Head custodian Phil Reda and his team were very helpful in optimizing the lunchroom set-up. We started with one station, but as the kids were eager to run out to recess right after lunch, the custodial team asked about setting up a second station to make the sorting process even quicker – no problem at all! We also adjusted the bin order and bin size to make it easier for the custodial team to manage the recycling and composting at the end of the lunch periods. Each school is a little different, and the We Future Cycle team monitors the lunch periods at the school for 2 weeks after launch, giving everyone ample time to adjust and make any adjustments necessary to make the lunchroom flow smooth.

Aides Janice, Franka, Vilma, and Lisa, and the food service employees were all committed to making the system work as well. As in most school lunchrooms, students are given spork packets wrapped in plastic, ketchup packets, apple slices in packets, etc., and many are trashed without even being opened!  At Bellows, students were automatically given 2 ketchup packets when they had a meal, such as chicken fingers or burgers, where they might want ketchup. In these instances we collected unopened packets and found that 75 – yes, SEVENTY-FIVE – ketchup packets were being trashed without even being opened, in a school of about 350 students.  As well, on pizza day, students were allowed to go up to food service to get a second slice – but were required to take a second tray.

Both the aides and food service employees found these practices – distributing ketchup packets and requiring second trays for additional pizza slices – to be unnecessarily wasteful once they saw how much trash was being generated. The food service employees went to the food service director to ask if practices could change…and they did! Food service decided to switch to pump bottles once the ketchup and syrup packets ran out, and they disbanded the requirement for second trays for pizza. This demonstrates how important it is to talk to the folks “on the ground” in the lunchroom – they really see what is going on and how much waste is created every day. They have excellent suggestions about how to reduce food waste but are not always empowered to make such changes. The We Future Cycle program can help facilitate these discussions in schools to teach everyone to be more mindful about the substantial waste generated in schools every day.

As always, the results were incredible! The three grades generated 62.5 lbs of lunch leftovers in one day, and 92% of lunchroom leftovers were diverted into liquid, commingled recycling, and composting streams. The breakdown was as follows.
Liquid: 6lbs (10% of total weight)
Commingled (hard plastics and aluminum for recycling): 10lbs (16%)
Compost (food and paper): 37lbs (59%)
Trays (also will be composted): 4.5lbs (7%)
Trash: 5lbs (8%)

In addition to the lunchroom sorting, Principal Scarantino wanted to do composting in the hallways immediately. Students bring any snack leftovers out to the compost buckets in the hallway stations. This eliminates the need for liners in the trash cans in the classrooms, as there is no liquid or food waste in the classroom bins.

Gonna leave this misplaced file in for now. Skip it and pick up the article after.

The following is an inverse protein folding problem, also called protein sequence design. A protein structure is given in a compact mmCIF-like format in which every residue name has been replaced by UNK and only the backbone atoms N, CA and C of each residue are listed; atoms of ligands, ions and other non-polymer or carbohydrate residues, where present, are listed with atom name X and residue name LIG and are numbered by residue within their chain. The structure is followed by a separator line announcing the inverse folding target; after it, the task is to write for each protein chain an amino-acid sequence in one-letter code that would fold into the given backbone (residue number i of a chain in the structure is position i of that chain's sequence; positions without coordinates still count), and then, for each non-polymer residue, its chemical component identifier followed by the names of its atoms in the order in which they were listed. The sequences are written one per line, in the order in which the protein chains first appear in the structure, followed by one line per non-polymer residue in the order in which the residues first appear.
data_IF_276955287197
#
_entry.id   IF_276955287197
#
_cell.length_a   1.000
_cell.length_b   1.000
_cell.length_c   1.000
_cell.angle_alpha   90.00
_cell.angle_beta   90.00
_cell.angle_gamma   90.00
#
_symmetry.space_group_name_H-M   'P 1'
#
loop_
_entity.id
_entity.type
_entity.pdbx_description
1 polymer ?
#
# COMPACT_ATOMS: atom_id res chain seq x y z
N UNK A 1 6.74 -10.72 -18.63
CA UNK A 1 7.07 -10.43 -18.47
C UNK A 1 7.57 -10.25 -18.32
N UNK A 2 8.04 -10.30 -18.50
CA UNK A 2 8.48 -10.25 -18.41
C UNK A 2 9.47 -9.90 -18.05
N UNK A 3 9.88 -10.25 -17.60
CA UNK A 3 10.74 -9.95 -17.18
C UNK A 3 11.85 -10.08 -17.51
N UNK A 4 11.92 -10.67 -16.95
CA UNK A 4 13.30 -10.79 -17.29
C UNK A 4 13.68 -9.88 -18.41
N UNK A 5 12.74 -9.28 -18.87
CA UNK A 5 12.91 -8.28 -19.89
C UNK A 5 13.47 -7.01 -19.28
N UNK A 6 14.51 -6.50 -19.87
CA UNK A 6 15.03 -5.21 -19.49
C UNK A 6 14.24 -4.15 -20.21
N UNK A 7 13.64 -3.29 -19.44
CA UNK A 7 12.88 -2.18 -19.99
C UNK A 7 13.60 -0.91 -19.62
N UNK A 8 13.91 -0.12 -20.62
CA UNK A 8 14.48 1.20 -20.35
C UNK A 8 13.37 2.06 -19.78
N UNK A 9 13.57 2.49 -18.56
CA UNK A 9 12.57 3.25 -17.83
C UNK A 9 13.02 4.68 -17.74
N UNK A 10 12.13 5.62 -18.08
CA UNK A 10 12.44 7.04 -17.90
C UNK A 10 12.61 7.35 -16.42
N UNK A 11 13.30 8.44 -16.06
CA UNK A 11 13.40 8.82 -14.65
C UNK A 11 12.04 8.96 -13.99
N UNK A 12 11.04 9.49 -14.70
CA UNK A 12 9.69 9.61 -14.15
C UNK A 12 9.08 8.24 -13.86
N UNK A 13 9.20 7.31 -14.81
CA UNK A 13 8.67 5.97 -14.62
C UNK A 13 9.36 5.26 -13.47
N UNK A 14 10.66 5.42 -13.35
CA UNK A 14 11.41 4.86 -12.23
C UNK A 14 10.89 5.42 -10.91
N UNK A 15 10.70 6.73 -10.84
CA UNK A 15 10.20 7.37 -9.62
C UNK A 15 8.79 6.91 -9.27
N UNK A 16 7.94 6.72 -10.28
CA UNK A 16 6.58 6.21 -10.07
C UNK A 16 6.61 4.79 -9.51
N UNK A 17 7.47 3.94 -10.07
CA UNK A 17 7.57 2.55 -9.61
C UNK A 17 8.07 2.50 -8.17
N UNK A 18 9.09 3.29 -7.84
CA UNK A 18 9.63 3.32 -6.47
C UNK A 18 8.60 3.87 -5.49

Lastly, the PTSA manages a garden at the school, and the students help keep it tidy. Now with the food scrap compost bins on site, the students are able to compost the yard waste as well by placing it in the bins!

We are so happy to have Bellows on board and look forward to our continued work in the Rye Neck Schools!

 

Mt Vernon Lincoln students examine soil samples to learn why composting is so important

Mt Vernon Lincoln school just joined the We Future Cycle recycling program and reduced their waste by 97%, diverting all organic waste into composting and all appropriate packaging into recycling. Students enthusiastically joined as they realized that their personal small, every day actions such as sorting can make sure a big difference.

Principal Ms Jones and AP Mr Molina immediately took advantage of the  district sponsored optional environmental education opportunities and we were invited to present to the Regents Bio students. Students learned about what happens when food waste is landfilled versus composted. It drew gasps of astonishment from them, as they had never thought about how the legacy of landfills remains and poisons us to this day with the methane they release into the air. Students learned about how easy it is to instead compost food waste and other organic matter and how that soil is full of life and nutrients.

A broader discussion ensued about how healthy soil is intimately connected to a wealth of a nation and to general health of people. Students received three soil samples as lab to examine them and make determinations on how these soils might hold water, support plant growth and support life in general.

Students all agreed that generating through composting  a dark nutrient rich soil that supports plant growth and life in general is much preferred to landfilling organics. They were offered the opportunity to write an essay about what they learned and the best essay out of each class will be awarded a certificate and a small cash prize.

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Mt Vernon Lincoln Ave school reduces garbage by 97%

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Meet Mt Vernon Lincoln Avenue Elementary School Principal Dr Jones and AP Mr Molina. See how casually Dr Jones can lift the only 6.5 lbs of garbage that are remaining after her entire school of nearly 700 students are done with lunch. Usually, an unsightly pile of bags weighing over 218 lbs are found on the sidewalk next to the school for removal, but no more. 20191015_101801

Lincoln Ave students just learned all about garbage and how simple sorting out all recyclable and compostable materials is the solution. We Future Cycle presenters came to the classrooms and opened their eyes to the problems around garbage and that their own every day behaviors can make a big difference.

And every student agreed that it was easy and the right thing to do. Already the first day, we had lots and lots of students that wanted to get involved to make a difference and Lincoln Ave school will now create a green team to foster environmental thinking among the students.